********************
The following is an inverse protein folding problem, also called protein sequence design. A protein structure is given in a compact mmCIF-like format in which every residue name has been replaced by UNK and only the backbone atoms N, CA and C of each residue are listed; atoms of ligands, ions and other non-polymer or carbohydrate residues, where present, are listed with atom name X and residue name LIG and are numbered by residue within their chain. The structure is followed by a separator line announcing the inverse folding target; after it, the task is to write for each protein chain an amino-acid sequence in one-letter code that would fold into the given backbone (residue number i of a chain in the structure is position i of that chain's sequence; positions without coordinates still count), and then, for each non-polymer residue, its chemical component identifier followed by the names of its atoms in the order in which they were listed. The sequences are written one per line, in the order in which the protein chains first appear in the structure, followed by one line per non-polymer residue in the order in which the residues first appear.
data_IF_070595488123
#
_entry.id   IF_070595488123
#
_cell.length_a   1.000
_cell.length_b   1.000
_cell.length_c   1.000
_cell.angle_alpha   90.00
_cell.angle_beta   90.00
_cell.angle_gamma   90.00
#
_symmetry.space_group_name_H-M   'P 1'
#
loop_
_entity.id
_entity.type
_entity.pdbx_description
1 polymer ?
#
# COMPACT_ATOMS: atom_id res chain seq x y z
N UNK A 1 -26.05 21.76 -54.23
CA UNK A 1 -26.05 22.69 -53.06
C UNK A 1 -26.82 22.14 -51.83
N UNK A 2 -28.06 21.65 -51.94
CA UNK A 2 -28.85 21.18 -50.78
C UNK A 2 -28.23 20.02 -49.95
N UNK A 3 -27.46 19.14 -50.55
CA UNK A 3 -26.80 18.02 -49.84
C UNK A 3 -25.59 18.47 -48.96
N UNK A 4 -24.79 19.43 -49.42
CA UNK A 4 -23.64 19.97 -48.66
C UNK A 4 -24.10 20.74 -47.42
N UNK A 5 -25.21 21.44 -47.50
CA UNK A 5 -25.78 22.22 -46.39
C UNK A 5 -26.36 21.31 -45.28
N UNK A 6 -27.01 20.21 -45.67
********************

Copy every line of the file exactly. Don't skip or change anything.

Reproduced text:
The following is an inverse protein folding problem, also called protein sequence design. A protein structure is given in a compact mmCIF-like format in which every residue name has been replaced by UNK and only the backbone atoms N, CA and C of each residue are listed; atoms of ligands, ions and other non-polymer or carbohydrate residues, where present, are listed with atom name X and residue name LIG and are numbered by residue within their chain. The structure is followed by a separator line announcing the inverse folding target; after it, the task is to write for each protein chain an amino-acid sequence in one-letter code that would fold into the given backbone (residue number i of a chain in the structure is position i of that chain's sequence; positions without coordinates still count), and then, for each non-polymer residue, its chemical component identifier followed by the names of its atoms in the order in which they were listed. The sequences are written one per line, in the order in which the protein chains first appear in the structure, followed by one line per non-polymer residue in the order in which the residues first appear.
data_IF_070595488123
#
_entry.id   IF_070595488123
#
_cell.length_a   1.000
_cell.length_b   1.000
_cell.length_c   1.000
_cell.angle_alpha   90.00
_cell.angle_beta   90.00
_cell.angle_gamma   90.00
#
_symmetry.space_group_name_H-M   'P 1'
#
loop_
_entity.id
_entity.type
_entity.pdbx_description
1 polymer ?
#
# COMPACT_ATOMS: atom_id res chain seq x y z
N UNK A 1 -26.05 21.76 -54.23
CA UNK A 1 -26.05 22.69 -53.06
C UNK A 1 -26.82 22.14 -51.83
N UNK A 2 -28.06 21.65 -51.94
CA UNK A 2 -28.85 21.18 -50.78
C UNK A 2 -28.23 20.02 -49.95
N UNK A 3 -27.46 19.14 -50.55
CA UNK A 3 -26.80 18.02 -49.84
C UNK A 3 -25.59 18.47 -48.96
N UNK A 4 -24.79 19.43 -49.42
CA UNK A 4 -23.64 19.97 -48.66
C UNK A 4 -24.10 20.74 -47.42
N UNK A 5 -25.21 21.44 -47.50
CA UNK A 5 -25.78 22.22 -46.39
C UNK A 5 -26.36 21.31 -45.28
N UNK A 6 -27.01 20.21 -45.67